The rakers are commonly missed by many who sharpen a chainsaw chain.
    We used to take the rakers down a bit on a new chain a bit right out of the box. This was when I was running a professional saw with lots of HP. There is an increased kick- back risk when doing this and I wouldn't recommend it for the occasional user.
    The factory sharpen on a chain is done so that the tooth has an almost honed finish. This is hard to do unless you have a real good sharpener and a well dressed stone.
    I usually use a file to sharpen my chains unless I have hit a nail or stone and the point of the tooth is knocked off.

    The second common mistake is to leave a burr on the cutting edge of the tooth. This will break off when you first start cutting and immediately dull the tooth somewhat. So when I want a sharp chain I file into the cutting edge so that the burr is off the back of the tooth rather than the front.

    I knew a chainsaw competition pro who sharpened with a file and he was meticulous about not leaving any burrs and always filing into the tooth. It's not an easy method to learn because you have to roll the file at the end of each stroke to pull the burr down and file it off.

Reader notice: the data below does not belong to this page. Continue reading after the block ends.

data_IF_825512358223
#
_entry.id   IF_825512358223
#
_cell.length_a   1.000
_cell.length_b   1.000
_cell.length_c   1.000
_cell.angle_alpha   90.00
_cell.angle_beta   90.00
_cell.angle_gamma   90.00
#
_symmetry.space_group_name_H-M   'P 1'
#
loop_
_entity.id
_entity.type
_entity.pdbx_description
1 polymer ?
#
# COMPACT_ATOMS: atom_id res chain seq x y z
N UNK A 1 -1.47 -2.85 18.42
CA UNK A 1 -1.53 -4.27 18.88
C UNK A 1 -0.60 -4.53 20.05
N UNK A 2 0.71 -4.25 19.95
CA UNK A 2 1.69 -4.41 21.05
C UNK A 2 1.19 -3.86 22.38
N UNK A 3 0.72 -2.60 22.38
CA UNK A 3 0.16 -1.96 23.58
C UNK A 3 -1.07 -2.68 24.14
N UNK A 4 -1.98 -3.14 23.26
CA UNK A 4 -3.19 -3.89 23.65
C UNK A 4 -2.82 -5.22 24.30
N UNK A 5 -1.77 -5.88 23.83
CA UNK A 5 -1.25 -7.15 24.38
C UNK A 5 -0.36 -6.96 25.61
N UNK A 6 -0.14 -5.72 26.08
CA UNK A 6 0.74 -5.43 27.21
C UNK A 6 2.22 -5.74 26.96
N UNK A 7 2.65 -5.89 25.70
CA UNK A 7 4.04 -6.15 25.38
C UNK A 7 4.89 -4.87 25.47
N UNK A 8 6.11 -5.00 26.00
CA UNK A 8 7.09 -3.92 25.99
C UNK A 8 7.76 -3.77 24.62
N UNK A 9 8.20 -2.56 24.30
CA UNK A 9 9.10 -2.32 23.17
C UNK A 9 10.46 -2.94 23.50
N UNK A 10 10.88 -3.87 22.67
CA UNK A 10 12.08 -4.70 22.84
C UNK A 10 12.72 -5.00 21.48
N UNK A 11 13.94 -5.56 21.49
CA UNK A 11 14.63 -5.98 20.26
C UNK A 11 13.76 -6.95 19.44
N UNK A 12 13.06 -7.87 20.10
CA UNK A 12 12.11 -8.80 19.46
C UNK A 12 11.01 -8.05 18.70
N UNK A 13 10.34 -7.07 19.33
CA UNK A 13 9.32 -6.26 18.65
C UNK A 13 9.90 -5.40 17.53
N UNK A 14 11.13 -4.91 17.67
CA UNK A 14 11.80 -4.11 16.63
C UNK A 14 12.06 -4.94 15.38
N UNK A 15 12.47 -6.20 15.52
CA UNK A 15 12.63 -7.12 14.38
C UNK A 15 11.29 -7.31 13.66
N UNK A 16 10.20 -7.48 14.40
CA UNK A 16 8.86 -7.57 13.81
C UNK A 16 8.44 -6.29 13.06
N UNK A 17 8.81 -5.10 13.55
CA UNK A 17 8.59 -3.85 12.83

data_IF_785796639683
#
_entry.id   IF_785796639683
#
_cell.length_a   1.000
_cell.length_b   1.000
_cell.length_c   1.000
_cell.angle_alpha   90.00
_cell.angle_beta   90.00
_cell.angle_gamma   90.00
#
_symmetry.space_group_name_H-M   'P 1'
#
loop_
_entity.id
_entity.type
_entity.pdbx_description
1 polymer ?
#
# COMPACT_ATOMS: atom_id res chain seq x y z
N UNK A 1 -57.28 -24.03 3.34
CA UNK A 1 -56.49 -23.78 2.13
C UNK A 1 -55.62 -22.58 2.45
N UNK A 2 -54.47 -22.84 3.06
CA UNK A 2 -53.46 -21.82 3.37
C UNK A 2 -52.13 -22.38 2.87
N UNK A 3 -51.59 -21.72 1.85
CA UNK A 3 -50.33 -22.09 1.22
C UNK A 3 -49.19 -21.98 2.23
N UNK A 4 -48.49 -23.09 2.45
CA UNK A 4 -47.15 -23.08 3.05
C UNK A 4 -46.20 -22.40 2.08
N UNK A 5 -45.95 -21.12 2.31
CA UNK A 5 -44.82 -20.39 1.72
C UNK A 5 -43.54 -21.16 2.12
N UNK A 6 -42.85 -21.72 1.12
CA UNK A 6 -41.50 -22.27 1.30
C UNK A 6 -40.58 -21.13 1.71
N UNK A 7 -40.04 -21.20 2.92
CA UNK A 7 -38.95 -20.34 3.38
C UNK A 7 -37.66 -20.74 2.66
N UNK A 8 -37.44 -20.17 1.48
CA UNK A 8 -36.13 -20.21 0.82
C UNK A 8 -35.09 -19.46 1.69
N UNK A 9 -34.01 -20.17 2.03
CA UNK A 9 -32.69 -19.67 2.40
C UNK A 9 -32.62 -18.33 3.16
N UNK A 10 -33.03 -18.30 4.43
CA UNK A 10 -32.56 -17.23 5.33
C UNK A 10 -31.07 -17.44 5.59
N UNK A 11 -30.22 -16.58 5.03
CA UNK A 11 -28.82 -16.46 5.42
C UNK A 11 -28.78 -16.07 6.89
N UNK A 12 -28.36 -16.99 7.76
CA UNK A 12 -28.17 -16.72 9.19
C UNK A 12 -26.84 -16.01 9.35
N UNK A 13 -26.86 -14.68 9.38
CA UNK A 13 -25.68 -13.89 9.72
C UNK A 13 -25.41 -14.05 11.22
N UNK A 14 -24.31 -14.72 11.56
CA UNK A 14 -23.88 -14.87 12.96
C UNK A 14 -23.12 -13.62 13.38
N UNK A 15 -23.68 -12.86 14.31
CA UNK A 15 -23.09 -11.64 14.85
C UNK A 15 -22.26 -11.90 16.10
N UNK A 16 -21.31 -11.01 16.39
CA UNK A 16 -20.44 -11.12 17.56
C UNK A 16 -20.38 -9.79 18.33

I have toyed with the idea of grinding a chain and then honing it to see how sharp I could get it...........but I don't know if I want to spend the time to do this so it stays in the 'ole brain box....rattling around.

    I once was asked to help clean up a 9 acre woods by a friend. He had 2 descent saws so he told me to leave mine at home. They were Stihl 042's and I figured they would work well. They were so dull that I brought files with me the second day and proceeded to sharpen the chain on the old saw I was using. After a few minuets of me cutting fast and efficiently he came over and said that his new saw wasn't running right and wanted to trade. Well, I went ahead and sharpened the new saw up and soon he was back and wanted to know how I had gotten his new saw to cut so well. I gave him some sharpening lessons right on the spot.
    I'm a certifiable tree hugger. (it's a poor mans way of determining DBH before cutting the tree down)